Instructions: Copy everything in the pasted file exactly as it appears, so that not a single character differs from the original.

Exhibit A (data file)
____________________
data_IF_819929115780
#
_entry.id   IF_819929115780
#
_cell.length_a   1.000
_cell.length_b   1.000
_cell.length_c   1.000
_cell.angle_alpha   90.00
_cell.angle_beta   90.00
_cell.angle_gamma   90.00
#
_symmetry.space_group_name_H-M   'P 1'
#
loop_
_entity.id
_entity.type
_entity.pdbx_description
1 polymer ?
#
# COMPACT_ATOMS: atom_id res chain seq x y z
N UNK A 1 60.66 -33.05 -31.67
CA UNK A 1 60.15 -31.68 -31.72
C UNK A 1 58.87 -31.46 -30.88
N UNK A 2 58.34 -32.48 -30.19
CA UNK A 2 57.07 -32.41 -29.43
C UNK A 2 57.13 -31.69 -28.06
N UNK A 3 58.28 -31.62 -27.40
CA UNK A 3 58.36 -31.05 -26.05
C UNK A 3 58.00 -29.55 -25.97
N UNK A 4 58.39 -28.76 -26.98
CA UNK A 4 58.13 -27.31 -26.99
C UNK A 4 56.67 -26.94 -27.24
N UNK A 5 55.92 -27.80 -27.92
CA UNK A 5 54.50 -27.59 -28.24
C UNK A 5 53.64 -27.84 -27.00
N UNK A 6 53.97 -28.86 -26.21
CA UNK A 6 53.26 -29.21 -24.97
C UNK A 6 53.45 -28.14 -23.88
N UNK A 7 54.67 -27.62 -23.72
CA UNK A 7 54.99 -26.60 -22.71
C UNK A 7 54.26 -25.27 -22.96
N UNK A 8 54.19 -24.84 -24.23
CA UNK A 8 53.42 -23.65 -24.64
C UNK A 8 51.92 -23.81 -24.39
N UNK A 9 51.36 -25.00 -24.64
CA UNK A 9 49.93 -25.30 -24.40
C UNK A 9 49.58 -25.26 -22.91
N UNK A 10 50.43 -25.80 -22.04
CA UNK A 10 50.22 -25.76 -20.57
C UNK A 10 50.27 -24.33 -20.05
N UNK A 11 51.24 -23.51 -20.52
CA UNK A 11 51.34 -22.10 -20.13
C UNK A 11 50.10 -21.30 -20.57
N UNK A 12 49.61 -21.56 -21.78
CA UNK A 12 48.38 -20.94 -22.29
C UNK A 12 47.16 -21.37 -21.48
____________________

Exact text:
data_IF_819929115780
#
_entry.id   IF_819929115780
#
_cell.length_a   1.000
_cell.length_b   1.000
_cell.length_c   1.000
_cell.angle_alpha   90.00
_cell.angle_beta   90.00
_cell.angle_gamma   90.00
#
_symmetry.space_group_name_H-M   'P 1'
#
loop_
_entity.id
_entity.type
_entity.pdbx_description
1 polymer ?
#
# COMPACT_ATOMS: atom_id res chain seq x y z
N UNK A 1 60.66 -33.05 -31.67
CA UNK A 1 60.15 -31.68 -31.72
C UNK A 1 58.87 -31.46 -30.88
N UNK A 2 58.34 -32.48 -30.19
CA UNK A 2 57.07 -32.41 -29.43
C UNK A 2 57.13 -31.69 -28.06
N UNK A 3 58.28 -31.62 -27.40
CA UNK A 3 58.36 -31.05 -26.05
C UNK A 3 58.00 -29.55 -25.97
N UNK A 4 58.39 -28.76 -26.98
CA UNK A 4 58.13 -27.31 -26.99
C UNK A 4 56.67 -26.94 -27.24
N UNK A 5 55.92 -27.80 -27.92
CA UNK A 5 54.50 -27.59 -28.24
C UNK A 5 53.64 -27.84 -27.00
N UNK A 6 53.97 -28.86 -26.21
CA UNK A 6 53.26 -29.21 -24.97
C UNK A 6 53.45 -28.14 -23.88
N UNK A 7 54.67 -27.62 -23.72
CA UNK A 7 54.99 -26.60 -22.71
C UNK A 7 54.26 -25.27 -22.96
N UNK A 8 54.19 -24.84 -24.23
CA UNK A 8 53.42 -23.65 -24.64
C UNK A 8 51.92 -23.81 -24.39
N UNK A 9 51.36 -25.00 -24.64
CA UNK A 9 49.93 -25.30 -24.40
C UNK A 9 49.58 -25.26 -22.91
N UNK A 10 50.43 -25.80 -22.04
CA UNK A 10 50.22 -25.76 -20.57
C UNK A 10 50.27 -24.33 -20.05
N UNK A 11 51.24 -23.51 -20.52
CA UNK A 11 51.34 -22.10 -20.13
C UNK A 11 50.10 -21.30 -20.57
N UNK A 12 49.61 -21.56 -21.78
CA UNK A 12 48.38 -20.94 -22.29
C UNK A 12 47.16 -21.37 -21.48